It took more than 10 years of terse negotiating, protests, and debate, but last week a deal emerged for the Great Bear Rainforest, home of the rare Spirit Bear in the heart of Canada’s Coastal Rainforest, that analysts are calling not only a job well done, but also a model for the world.

The deal restricts and regulates logging in the Great Bear Rainforest to help protect the forest’s rare “Spirit Bear” and the area’s native people, the BBC reported. Logging will be banned across a huge area of the forest.

Environmental campaigners say the deal is a model for resolving similar land-use disputes around the world. Indigenous tribes, timber firms and environmental groups in western Canada have welcomed a deal to protect one of the world’s largest remaining tracts of temperate rainforest.

Spirit Bear in the Great Bear Rainforest

The Great Bear Rainforest on the Pacific coast of British Columbia is home to many animals and ancient trees.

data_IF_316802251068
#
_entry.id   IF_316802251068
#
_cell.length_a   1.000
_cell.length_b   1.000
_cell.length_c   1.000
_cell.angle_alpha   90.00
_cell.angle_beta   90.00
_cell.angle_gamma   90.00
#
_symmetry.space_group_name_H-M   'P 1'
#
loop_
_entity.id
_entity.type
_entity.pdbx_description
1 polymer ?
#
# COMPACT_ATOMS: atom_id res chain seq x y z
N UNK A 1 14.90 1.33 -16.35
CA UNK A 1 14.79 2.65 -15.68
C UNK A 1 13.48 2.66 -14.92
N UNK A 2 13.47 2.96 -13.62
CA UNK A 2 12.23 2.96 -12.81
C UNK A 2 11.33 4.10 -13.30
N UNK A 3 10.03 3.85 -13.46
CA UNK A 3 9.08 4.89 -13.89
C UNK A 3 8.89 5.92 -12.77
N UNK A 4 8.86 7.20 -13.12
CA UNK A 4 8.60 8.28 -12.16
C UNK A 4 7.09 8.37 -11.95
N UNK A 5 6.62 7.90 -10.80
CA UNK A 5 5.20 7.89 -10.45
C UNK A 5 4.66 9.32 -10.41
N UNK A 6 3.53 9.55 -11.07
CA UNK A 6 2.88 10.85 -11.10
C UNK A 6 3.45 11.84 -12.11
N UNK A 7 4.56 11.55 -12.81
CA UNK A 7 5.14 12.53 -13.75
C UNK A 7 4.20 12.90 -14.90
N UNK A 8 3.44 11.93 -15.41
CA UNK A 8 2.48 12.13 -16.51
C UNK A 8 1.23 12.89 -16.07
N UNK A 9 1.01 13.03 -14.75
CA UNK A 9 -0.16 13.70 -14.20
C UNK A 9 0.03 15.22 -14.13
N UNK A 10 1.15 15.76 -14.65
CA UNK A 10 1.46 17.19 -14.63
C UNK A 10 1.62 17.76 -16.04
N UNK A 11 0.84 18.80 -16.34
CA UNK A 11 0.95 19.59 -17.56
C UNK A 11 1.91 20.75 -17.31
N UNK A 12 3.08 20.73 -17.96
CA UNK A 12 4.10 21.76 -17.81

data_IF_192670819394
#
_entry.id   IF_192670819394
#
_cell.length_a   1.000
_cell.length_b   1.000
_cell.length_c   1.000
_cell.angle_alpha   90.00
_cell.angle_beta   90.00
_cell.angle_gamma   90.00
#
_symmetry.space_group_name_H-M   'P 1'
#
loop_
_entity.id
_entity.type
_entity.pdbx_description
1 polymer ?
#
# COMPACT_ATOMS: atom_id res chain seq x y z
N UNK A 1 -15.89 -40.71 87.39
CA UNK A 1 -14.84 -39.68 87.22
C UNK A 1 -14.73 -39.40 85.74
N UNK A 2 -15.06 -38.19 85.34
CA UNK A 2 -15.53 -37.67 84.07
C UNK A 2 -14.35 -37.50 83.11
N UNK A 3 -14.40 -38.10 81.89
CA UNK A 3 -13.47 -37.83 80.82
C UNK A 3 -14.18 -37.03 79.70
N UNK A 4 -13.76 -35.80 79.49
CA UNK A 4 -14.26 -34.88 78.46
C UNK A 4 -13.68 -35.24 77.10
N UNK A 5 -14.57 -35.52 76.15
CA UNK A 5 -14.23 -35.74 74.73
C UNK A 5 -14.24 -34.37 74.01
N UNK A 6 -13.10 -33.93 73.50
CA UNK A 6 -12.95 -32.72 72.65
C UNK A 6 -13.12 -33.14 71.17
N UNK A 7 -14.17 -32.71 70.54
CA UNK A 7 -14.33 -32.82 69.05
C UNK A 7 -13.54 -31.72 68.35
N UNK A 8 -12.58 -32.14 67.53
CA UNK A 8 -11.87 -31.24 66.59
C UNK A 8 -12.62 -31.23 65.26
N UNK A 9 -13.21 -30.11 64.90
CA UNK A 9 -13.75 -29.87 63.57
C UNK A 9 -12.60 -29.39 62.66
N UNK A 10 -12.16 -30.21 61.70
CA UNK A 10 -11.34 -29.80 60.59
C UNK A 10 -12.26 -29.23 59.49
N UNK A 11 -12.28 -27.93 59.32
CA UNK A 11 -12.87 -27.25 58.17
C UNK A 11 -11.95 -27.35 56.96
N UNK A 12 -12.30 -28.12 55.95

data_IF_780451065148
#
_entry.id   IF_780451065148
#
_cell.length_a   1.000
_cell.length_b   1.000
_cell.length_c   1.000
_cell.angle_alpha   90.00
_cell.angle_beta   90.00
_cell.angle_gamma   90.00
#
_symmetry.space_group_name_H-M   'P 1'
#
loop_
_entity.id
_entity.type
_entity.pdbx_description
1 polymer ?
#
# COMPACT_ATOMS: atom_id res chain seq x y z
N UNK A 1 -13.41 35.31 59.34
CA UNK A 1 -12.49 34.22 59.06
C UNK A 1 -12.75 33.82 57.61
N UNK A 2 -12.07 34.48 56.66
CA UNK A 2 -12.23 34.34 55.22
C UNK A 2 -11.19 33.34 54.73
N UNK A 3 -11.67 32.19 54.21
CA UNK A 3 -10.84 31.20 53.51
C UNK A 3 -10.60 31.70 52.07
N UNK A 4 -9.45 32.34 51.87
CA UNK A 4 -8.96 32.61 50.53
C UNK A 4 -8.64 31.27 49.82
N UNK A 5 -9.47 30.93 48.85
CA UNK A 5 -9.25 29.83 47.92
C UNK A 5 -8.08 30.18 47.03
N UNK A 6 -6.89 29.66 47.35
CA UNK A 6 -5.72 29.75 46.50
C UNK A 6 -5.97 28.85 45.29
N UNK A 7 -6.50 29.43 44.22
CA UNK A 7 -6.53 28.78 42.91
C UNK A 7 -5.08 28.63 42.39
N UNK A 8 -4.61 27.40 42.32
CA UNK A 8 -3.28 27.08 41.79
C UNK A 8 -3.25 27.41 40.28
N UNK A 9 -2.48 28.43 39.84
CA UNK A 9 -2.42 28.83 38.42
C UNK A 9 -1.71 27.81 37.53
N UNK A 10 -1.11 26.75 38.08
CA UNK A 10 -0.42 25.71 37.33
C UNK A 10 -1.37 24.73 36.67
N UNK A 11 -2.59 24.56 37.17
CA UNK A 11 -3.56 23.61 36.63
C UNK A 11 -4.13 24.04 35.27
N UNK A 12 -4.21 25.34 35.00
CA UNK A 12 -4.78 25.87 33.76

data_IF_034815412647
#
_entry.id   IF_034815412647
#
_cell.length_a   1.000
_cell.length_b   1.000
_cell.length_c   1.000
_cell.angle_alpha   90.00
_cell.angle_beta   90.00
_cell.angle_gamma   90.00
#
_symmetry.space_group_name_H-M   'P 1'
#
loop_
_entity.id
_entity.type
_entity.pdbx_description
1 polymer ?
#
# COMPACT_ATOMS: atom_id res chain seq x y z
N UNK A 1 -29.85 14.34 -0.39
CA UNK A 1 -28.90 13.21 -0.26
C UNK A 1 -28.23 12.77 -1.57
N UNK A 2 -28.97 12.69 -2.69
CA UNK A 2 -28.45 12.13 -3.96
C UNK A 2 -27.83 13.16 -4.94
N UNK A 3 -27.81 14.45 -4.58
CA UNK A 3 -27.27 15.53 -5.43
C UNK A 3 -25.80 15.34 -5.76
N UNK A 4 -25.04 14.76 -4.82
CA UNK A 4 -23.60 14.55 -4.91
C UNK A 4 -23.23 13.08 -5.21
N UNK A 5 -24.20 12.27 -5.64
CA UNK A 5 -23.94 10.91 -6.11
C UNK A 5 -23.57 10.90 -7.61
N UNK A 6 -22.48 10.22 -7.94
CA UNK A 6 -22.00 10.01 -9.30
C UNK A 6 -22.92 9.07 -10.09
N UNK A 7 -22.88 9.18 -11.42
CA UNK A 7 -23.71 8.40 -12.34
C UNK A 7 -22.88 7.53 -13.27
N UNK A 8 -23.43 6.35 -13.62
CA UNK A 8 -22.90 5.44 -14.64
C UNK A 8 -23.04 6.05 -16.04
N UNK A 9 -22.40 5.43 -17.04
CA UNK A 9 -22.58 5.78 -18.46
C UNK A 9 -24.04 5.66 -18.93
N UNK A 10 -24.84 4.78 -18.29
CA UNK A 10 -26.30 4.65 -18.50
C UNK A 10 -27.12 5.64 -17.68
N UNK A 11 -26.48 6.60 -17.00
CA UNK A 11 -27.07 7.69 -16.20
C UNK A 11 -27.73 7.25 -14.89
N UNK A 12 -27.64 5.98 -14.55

The negotiators reached a partial agreement over forest use in 2006 that won a Gift to the Earth Award from the World Wildlife Fund. Difficult negotiations continued for the next 10 years.

The latest agreement halts logging throughout 85 percent of the forest, the other 15 percent can be logged at a rate of 0.1 percent under rules specifically designed for this forest at the negotiating table to protect economic opportunities for the locals, both indigenous and otherwise.

The deal prevents hunting of what some indigenous groups called the  “Spirit Bear,” a rare, white-furred species of black bear. Commercial hunting of the grizzly bear on First Nations land is also stopped by the deal, although it continues on other lands, Reuters reported.

“Our leaders understand our well-being is connected to the well-being of our lands and waters,” said Chief Marilyn Slett, president of Coastal First Nations.

“One of the successes and magic about today is we’ve demonstrated to the world that collaboration and finding solutions can work,” said Rick Jeffery, the president of the Coast Forest Products Association.

The European Wilderness Society is congratulating!

sources:Reuter, BBC

 

 

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Gudrun Pflüger is the international renown Wolf Expert and is based in Tamsweg, Austria.

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